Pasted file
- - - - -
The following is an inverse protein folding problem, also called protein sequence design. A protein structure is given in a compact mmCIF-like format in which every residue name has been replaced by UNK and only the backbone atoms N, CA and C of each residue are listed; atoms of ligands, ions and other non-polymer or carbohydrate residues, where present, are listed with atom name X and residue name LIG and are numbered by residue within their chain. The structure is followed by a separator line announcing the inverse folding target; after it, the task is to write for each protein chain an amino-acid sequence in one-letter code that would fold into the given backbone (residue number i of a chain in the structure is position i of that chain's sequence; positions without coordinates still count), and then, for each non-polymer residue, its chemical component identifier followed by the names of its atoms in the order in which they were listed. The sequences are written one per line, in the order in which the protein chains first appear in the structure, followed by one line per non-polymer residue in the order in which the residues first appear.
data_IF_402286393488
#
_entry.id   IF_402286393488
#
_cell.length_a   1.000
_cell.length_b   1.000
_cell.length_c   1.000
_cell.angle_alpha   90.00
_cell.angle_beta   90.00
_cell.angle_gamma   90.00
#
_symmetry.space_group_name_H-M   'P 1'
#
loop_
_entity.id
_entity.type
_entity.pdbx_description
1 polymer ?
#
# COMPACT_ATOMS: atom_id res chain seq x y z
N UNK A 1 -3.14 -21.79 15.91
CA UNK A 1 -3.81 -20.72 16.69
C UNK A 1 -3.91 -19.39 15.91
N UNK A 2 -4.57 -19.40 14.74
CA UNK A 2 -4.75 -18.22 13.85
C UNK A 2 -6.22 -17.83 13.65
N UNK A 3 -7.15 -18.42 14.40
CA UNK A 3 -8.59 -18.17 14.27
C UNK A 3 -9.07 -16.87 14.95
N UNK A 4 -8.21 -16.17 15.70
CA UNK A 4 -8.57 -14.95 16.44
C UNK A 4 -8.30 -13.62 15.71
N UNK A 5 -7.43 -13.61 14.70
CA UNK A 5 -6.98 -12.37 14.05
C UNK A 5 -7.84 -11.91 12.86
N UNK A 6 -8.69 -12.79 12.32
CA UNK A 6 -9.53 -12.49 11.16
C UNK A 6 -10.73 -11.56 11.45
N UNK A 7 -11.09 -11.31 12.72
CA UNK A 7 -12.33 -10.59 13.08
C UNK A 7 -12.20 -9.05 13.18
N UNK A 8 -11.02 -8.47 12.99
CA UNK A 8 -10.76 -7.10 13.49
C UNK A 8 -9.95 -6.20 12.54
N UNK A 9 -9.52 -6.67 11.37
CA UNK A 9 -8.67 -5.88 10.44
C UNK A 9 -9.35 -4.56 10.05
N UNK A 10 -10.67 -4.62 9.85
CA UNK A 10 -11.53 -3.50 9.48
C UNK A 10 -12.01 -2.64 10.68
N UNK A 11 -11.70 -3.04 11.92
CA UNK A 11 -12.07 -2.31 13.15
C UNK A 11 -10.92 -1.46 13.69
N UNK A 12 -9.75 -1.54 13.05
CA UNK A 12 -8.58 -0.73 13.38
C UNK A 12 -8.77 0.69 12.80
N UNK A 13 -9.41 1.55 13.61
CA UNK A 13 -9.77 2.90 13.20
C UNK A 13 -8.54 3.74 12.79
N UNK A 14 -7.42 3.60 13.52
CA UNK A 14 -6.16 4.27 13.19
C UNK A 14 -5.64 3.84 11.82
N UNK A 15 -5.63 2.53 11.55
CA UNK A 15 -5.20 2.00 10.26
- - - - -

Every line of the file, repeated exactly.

The following is an inverse protein folding problem, also called protein sequence design. A protein structure is given in a compact mmCIF-like format in which every residue name has been replaced by UNK and only the backbone atoms N, CA and C of each residue are listed; atoms of ligands, ions and other non-polymer or carbohydrate residues, where present, are listed with atom name X and residue name LIG and are numbered by residue within their chain. The structure is followed by a separator line announcing the inverse folding target; after it, the task is to write for each protein chain an amino-acid sequence in one-letter code that would fold into the given backbone (residue number i of a chain in the structure is position i of that chain's sequence; positions without coordinates still count), and then, for each non-polymer residue, its chemical component identifier followed by the names of its atoms in the order in which they were listed. The sequences are written one per line, in the order in which the protein chains first appear in the structure, followed by one line per non-polymer residue in the order in which the residues first appear.
data_IF_402286393488
#
_entry.id   IF_402286393488
#
_cell.length_a   1.000
_cell.length_b   1.000
_cell.length_c   1.000
_cell.angle_alpha   90.00
_cell.angle_beta   90.00
_cell.angle_gamma   90.00
#
_symmetry.space_group_name_H-M   'P 1'
#
loop_
_entity.id
_entity.type
_entity.pdbx_description
1 polymer ?
#
# COMPACT_ATOMS: atom_id res chain seq x y z
N UNK A 1 -3.14 -21.79 15.91
CA UNK A 1 -3.81 -20.72 16.69
C UNK A 1 -3.91 -19.39 15.91
N UNK A 2 -4.57 -19.40 14.74
CA UNK A 2 -4.75 -18.22 13.85
C UNK A 2 -6.22 -17.83 13.65
N UNK A 3 -7.15 -18.42 14.40
CA UNK A 3 -8.59 -18.17 14.27
C UNK A 3 -9.07 -16.87 14.95
N UNK A 4 -8.21 -16.17 15.70
CA UNK A 4 -8.57 -14.95 16.44
C UNK A 4 -8.30 -13.62 15.71
N UNK A 5 -7.43 -13.61 14.70
CA UNK A 5 -6.98 -12.37 14.05
C UNK A 5 -7.84 -11.91 12.86
N UNK A 6 -8.69 -12.79 12.32
CA UNK A 6 -9.53 -12.49 11.16
C UNK A 6 -10.73 -11.56 11.45
N UNK A 7 -11.09 -11.31 12.72
CA UNK A 7 -12.33 -10.59 13.08
C UNK A 7 -12.20 -9.05 13.18
N UNK A 8 -11.02 -8.47 12.99
CA UNK A 8 -10.76 -7.10 13.49
C UNK A 8 -9.95 -6.20 12.54
N UNK A 9 -9.52 -6.67 11.37
CA UNK A 9 -8.67 -5.88 10.44
C UNK A 9 -9.35 -4.56 10.05
N UNK A 10 -10.67 -4.62 9.85
CA UNK A 10 -11.53 -3.50 9.48
C UNK A 10 -12.01 -2.64 10.68
N UNK A 11 -11.70 -3.04 11.92
CA UNK A 11 -12.07 -2.31 13.15
C UNK A 11 -10.92 -1.46 13.69
N UNK A 12 -9.75 -1.54 13.05
CA UNK A 12 -8.58 -0.73 13.38
C UNK A 12 -8.77 0.69 12.80
N UNK A 13 -9.41 1.55 13.61
CA UNK A 13 -9.77 2.90 13.20
C UNK A 13 -8.54 3.74 12.79
N UNK A 14 -7.42 3.60 13.52
CA UNK A 14 -6.16 4.27 13.19
C UNK A 14 -5.64 3.84 11.82
N UNK A 15 -5.63 2.53 11.55
CA UNK A 15 -5.20 2.00 10.26